This book is written for SQL Server 2008. However, it does maintain roots going back a few versions and looks out for backward compatibility issues with SQL Server 2005 and SQL Server 2000. These versions are old enough that there is little to no time spent on them except in passing.
The book is oriented around developing on SQL server. Most of the concepts are agnostic to what client language you use although the examples that leverage a client language general do so in C#. For those who are migrating from early versions of SQL Server, some “gotchas” that exist any time a product has versions are discussed to the extent that they seem to be a genuinely relevant issue.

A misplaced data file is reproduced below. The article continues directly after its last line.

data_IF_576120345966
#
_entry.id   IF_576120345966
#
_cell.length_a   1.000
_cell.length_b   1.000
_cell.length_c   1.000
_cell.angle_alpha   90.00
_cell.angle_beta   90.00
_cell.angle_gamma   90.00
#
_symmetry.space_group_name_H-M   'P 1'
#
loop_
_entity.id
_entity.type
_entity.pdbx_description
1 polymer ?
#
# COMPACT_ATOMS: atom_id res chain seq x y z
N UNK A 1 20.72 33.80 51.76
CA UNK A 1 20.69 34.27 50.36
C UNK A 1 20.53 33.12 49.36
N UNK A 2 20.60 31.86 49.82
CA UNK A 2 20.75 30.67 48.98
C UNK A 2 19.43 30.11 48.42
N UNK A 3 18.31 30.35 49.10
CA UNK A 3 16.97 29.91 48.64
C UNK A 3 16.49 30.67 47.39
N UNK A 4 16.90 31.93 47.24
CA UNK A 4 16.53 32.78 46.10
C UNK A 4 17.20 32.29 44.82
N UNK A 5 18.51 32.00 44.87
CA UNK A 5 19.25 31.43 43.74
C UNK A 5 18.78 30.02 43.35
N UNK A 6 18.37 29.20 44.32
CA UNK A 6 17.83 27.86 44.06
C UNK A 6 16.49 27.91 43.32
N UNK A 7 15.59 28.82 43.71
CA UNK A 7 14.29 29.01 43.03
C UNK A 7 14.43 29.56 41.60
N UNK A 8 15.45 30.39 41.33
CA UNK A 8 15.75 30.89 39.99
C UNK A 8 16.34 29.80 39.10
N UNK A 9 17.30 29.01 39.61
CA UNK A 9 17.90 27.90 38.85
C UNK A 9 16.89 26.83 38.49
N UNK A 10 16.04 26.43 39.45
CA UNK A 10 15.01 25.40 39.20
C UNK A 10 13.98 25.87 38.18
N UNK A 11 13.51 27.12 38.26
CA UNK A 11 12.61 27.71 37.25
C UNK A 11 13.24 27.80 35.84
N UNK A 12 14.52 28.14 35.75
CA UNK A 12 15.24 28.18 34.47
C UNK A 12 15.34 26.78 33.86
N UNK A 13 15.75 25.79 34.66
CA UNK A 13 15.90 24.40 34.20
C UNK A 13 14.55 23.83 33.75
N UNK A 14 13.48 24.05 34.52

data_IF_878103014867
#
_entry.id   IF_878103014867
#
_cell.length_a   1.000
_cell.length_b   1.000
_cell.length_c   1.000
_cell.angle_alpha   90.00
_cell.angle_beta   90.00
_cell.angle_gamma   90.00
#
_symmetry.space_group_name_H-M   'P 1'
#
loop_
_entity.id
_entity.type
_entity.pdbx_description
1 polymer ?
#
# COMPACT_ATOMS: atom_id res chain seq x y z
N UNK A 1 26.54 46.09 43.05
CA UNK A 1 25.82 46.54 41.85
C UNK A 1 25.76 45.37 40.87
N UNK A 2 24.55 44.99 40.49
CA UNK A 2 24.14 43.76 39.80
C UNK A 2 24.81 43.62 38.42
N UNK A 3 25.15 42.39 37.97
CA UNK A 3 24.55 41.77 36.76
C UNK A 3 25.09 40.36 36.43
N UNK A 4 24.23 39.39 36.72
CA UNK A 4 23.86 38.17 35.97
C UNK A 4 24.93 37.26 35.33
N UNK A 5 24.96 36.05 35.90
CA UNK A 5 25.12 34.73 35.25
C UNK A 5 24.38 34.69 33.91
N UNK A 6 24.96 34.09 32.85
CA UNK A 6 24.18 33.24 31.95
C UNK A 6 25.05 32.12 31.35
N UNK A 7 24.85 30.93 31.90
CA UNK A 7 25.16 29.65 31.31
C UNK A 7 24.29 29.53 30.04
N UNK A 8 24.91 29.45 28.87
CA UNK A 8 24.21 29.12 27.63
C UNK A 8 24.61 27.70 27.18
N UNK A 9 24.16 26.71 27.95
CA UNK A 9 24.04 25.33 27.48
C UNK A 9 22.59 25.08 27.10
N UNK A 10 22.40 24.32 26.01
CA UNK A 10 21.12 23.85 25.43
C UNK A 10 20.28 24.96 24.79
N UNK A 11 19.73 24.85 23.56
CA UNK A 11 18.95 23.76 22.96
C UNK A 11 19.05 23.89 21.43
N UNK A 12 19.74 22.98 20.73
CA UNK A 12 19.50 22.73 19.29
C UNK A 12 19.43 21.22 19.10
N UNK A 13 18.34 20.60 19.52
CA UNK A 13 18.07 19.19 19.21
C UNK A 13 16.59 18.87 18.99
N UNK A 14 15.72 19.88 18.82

This book assumes that you have some experience with SQL Server and are at an intermediate to advanced level. The orientation of the book is highly developer focused. While there is a quick reference-oriented appendix, there is very little coverage given to beginner level topics. It is assumed that you already have experience with data manipulation language (DML) statements and know the basics of the mainstream SQL Server objects (views, stored procedures, user defined functions, etc.). If you would like to brush up on your knowledge before diving into this book, the author recommends reading Beginning SQL Server 2008 Programming first. There is very little overlap between the Beginning and Professional books and they are designed to work as a pair.